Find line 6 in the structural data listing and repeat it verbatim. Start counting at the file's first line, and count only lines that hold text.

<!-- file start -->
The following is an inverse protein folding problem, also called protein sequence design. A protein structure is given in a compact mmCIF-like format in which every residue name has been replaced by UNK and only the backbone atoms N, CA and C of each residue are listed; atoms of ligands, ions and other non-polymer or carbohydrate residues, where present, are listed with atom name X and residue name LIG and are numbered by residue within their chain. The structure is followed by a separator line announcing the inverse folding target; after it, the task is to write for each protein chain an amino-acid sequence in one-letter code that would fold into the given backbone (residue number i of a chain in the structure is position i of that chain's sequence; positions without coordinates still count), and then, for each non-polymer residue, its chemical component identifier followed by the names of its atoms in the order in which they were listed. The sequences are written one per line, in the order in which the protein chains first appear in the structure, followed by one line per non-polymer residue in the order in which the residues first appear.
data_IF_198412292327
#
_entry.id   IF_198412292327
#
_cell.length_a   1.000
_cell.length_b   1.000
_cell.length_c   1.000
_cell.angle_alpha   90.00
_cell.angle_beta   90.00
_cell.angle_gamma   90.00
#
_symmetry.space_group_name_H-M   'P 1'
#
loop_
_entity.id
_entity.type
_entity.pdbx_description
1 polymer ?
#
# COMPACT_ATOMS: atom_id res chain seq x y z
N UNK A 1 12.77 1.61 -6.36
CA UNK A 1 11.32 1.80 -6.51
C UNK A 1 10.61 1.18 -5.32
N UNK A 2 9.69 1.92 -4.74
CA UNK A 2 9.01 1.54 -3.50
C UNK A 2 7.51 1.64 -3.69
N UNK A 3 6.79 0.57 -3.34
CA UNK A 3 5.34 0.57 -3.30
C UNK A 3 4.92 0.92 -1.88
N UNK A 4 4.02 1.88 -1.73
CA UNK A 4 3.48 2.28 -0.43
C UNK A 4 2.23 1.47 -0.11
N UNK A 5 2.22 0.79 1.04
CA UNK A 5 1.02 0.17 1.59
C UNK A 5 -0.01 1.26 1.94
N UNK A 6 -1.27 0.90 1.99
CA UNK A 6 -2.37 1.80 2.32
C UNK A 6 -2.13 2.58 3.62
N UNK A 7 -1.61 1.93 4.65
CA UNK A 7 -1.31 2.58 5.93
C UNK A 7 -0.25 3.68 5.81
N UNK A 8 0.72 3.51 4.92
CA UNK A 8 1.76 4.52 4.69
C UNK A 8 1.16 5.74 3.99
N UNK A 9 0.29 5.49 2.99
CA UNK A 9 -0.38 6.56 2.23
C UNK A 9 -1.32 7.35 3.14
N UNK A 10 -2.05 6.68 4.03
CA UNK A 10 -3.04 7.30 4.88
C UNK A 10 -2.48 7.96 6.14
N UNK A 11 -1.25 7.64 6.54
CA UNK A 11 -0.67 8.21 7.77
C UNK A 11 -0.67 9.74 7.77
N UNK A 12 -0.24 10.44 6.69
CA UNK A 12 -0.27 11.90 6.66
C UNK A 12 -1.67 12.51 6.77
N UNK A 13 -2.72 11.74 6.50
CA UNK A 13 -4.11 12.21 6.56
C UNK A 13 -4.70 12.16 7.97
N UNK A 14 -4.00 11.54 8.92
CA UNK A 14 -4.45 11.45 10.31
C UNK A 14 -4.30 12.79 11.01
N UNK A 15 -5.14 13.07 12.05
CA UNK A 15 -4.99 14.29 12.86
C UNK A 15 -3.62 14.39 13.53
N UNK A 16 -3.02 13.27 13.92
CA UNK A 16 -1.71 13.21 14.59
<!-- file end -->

_cell.length_a   1.000